Wednesday, October 29, 2014

Easy Early Literacy Spaces, Part 1

This post brought to you by Holly Storck-Post, Youth Services Coordinator at Monroe Public Library.

I started at my current position as Youth Services Coordinator in June, and since then I’ve been adding little early literacy activities and awareness to our children’s section. Some of the things I came up with, a lot of them were suggestions from my amazing staff, and many were inspired by other libraries!

Here is some of what we’re doing. Anything not mine includes a link to the original idea whenever possible!

Early Literacy Tips

This grew out of the idea of posting early literacy tips during storytime. I don’t do our regular in-house storytimes, and I wanted the opportunity to explain why we offer so many different activities. I typed up a TON of tips, some taken straight from ECRR, some adapted from The Early Literacy Kit, and a few more that I specifically wanted to address. I put them in speech bubbles, laminated them, and now I have a backlog that I can pull from every time I change a display or put out a new activity.

Activity Board
The inspiration for this idea originally came from Brooke. I copied her idea, adding in the Spanish language since we have a growing Spanish speaking population and I am working on ways to increase our services to these patrons. At first I just taped it up to the pillar, which quickly failed, so then we added a magnet board in order to have more options.
The next activity at this station was something I came up with for a simple matching game. When I used this game in bilingual storytime, a kid quickly corrected me from “diamond” to “rhombus!”

Play Table

One of my staff who specializes in early literacy saw a post on this blog about a felt table, and suggested that we try it. I covered our table in felt (you need a LOT of tape), and pulled out some of basic felt pieces and wooden props to set out. The kids and families have LOVED this one. One child made us additional props for the animals scene using paper and crayons, and the flowers are getting sorted by color almost daily (on the other days they end up in a big pile on the floor. Those are the days I eat a lot of chocolate).

More ideas for Easy Early Literacy Spaces coming soon!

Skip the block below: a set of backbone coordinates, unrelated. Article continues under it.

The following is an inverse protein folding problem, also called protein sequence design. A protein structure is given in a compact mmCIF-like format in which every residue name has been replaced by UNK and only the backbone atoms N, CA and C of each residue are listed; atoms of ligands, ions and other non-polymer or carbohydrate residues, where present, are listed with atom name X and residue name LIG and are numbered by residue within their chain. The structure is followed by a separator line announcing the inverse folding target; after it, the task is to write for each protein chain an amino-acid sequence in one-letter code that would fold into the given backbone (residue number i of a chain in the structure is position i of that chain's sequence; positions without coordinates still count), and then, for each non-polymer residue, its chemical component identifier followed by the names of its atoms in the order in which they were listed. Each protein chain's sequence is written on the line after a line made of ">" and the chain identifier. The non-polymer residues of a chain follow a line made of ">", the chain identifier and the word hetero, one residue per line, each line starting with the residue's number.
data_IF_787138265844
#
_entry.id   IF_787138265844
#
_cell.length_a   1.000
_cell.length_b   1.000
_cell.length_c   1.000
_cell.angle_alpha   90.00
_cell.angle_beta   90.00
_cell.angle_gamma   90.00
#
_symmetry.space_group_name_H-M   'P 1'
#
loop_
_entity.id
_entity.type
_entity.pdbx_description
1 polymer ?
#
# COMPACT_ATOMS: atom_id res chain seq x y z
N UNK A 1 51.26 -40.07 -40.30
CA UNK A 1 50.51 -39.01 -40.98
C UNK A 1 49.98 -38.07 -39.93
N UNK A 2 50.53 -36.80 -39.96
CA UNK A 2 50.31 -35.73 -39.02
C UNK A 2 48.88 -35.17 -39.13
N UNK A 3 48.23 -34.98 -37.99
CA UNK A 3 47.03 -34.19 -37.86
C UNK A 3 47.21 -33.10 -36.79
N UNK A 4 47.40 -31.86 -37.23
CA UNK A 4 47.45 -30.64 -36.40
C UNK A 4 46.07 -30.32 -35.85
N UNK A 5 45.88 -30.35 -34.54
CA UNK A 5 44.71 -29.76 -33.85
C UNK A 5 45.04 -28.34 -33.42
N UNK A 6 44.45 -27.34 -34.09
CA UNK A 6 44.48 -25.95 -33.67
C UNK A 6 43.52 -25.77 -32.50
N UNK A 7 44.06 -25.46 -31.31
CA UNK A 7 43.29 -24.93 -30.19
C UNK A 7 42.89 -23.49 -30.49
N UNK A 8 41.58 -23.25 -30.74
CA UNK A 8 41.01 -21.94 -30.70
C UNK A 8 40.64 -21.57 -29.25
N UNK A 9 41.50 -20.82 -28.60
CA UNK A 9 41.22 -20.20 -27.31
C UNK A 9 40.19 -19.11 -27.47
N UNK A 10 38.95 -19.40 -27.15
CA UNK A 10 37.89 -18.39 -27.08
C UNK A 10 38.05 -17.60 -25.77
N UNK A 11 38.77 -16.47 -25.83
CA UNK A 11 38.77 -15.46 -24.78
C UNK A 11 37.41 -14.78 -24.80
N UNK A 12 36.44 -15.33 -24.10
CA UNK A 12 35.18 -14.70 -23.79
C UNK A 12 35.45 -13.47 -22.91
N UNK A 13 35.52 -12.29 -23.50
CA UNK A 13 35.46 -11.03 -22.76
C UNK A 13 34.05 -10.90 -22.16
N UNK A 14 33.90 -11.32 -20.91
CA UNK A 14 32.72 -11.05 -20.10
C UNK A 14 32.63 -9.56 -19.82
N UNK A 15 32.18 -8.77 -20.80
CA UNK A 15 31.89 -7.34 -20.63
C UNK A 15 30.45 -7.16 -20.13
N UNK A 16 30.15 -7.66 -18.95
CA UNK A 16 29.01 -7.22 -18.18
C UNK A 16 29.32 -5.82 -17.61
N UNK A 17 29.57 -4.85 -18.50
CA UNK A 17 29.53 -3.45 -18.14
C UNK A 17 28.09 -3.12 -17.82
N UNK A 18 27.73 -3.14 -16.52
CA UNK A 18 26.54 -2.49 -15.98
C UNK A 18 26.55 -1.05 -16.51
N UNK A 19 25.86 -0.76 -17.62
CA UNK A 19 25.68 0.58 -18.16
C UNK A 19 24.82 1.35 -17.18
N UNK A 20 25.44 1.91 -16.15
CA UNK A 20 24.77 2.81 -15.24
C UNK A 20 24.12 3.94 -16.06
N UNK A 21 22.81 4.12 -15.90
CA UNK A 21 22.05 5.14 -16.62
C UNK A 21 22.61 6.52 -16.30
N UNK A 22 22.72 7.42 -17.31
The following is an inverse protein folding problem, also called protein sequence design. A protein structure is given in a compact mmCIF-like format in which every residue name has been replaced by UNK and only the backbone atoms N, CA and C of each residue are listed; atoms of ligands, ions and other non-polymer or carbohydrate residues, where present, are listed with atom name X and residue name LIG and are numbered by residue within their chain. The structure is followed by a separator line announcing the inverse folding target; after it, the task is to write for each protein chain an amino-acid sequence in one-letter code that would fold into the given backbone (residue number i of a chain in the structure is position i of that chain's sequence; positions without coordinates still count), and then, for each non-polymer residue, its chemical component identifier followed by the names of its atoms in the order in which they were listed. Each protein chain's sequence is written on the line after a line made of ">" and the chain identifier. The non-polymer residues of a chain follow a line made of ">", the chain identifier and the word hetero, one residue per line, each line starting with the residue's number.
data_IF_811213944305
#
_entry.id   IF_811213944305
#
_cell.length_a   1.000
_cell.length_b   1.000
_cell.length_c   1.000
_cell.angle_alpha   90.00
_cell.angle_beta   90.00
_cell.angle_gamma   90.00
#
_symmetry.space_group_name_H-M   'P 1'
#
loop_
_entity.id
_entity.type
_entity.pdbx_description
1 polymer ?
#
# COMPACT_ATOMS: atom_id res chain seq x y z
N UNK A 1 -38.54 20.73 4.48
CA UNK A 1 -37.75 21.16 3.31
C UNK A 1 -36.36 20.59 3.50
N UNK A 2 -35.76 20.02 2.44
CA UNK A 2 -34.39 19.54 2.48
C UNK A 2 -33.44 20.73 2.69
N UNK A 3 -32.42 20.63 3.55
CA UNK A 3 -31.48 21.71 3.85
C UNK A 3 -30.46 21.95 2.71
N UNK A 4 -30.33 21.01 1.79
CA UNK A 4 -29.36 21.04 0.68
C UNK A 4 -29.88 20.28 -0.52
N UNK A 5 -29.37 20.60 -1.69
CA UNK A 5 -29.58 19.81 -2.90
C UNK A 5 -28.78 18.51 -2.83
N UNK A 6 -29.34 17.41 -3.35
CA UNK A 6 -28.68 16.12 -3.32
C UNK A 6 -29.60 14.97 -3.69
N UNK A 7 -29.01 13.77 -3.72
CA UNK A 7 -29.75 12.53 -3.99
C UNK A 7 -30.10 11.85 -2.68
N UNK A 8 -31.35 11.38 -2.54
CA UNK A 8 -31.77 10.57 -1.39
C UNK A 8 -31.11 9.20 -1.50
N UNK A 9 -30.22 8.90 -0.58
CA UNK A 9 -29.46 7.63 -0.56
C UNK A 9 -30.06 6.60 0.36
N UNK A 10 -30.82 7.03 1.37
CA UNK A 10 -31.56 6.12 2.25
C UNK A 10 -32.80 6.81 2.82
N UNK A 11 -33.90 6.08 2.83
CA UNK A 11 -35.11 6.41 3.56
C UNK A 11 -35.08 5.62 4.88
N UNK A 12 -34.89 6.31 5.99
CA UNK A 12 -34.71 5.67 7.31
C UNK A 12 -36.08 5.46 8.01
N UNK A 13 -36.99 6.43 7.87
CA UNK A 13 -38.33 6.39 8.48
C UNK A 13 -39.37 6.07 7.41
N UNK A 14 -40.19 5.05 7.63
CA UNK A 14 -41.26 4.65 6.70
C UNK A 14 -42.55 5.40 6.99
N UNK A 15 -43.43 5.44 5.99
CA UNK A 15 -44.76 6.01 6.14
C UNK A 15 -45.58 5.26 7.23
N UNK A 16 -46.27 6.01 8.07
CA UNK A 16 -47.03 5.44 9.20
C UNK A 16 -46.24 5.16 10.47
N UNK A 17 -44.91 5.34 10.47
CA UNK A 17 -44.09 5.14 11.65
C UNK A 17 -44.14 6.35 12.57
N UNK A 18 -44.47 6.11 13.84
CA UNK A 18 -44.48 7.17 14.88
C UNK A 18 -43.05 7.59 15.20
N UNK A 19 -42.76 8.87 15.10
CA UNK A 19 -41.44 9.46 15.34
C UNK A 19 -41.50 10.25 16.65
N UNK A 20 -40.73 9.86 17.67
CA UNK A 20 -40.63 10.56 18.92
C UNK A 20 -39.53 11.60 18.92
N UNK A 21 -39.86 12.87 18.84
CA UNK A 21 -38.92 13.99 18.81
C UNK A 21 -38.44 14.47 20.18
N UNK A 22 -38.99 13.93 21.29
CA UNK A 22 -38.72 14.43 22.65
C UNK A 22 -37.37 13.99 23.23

Monday, October 27, 2014

Wisconsin Science Festival 2014, Pewaukee Public Library

This post brought to you by: Jenny Wegener, Head of Children’s and Young Adult Services, Pewaukee Public Library
Have you heard about the fantastic Wisconsin Science Festival?  Since it began in 2011, the Wisconsin Science Festival has celebrated curiosity and learning.  The Festival is headquartered in Madison but more and more libraries across the state are joining in and offering great learning activities as well!   Why should you consider partnering with the Science Festival?  As the Festival web site states, “Science festivals not only celebrate curiosity and creativity, they also build a community of people who find joy in exploring the unknown and appreciate the enterprise of the sciences, arts and humanities.”  I am sure you will agree that their mission sounds familiar!  
The Pewaukee Public Library has participated in the Wisconsin Science Festival for three years.  The first two years, we offered an afternoon show.  The Science Alliance from Lake Geneva entertained in 2012 and Karl Debelack did his Bubbleology show last year.  In early spring of this year I decided that we should increase our Science Festival events – things always sound so do-able 8 months out – to include hands-on science activities for families and a star-gazing event hosted in the evening by the Pewaukee Astronomy Club.  
I am happy to report that it was a success.  Okay, except for that part about the marshmallows in the carpet, but really, the whole day went very well.  The hands-on science activities were a huge hit and I was SO happy to have a great group of 12 volunteers, most of them National Honor Society kids, helping out.   We held the event from 10:30 to noon, a time frame that seemed to work well.  The science activities included simple things like block and Lego play to more involved experiments such as play dough in a plastic bag and slime.  Kids also enjoyed learning about weights and measures, building catapults, looking at rocks with magnifying glasses, playing in sensory bins of rice and water beads, and more.  Many of the activities were “reruns” of things we had done in summer which helped cut down the planning time and expense.  Steve Belliveau did his “Getting Excited About Science” show for us in the afternoon and even the weather cooperated – the skies cleared just in time for the Astronomy Club to set up some telescopes and share their love of the night skies with patrons.  

The Wisconsin Science Festival people are great to work with – our event was posted on their website, included in their promotional materials, they provided bookmarks & pencils to use for promotion, and we were even able to order t-shirts for the volunteers at no charge!  If you are interested in participating in 2015, take a look at their site for answers to questions.

Thursday, October 23, 2014

Easy-Peasy Stealth STE(A)M

This post brought to you by Terry Ehle, Youth Services Coordinator for Lester Public Library.

At the entrance of our youth space, Toni (one of our wonderful youth staff members) created an easy stealth program for kids to participate in while their parents are using the self-check nearby.  She took a section of board books and color-copied their spines on an 11X17 sheet of paper.  She then made several copies of that sheet and taped them together and laminated them.  A few directed questions and voila!

Tuesday, October 21, 2014

Become a Master of Out-of-the-Box School-Aged Programming by Harnessing the Talents of Your Community: A Step-by-step Guide

Brought to you by: Cole Zrostlik, Youth Librarian at St. Croix Falls Public Library. Come learn more at "Shake It Up! Best Outside-the-Box School-Age Programs" at the Wisconsin Library Association Annual Conference, 1:45-2:30 on Wednesday November 5.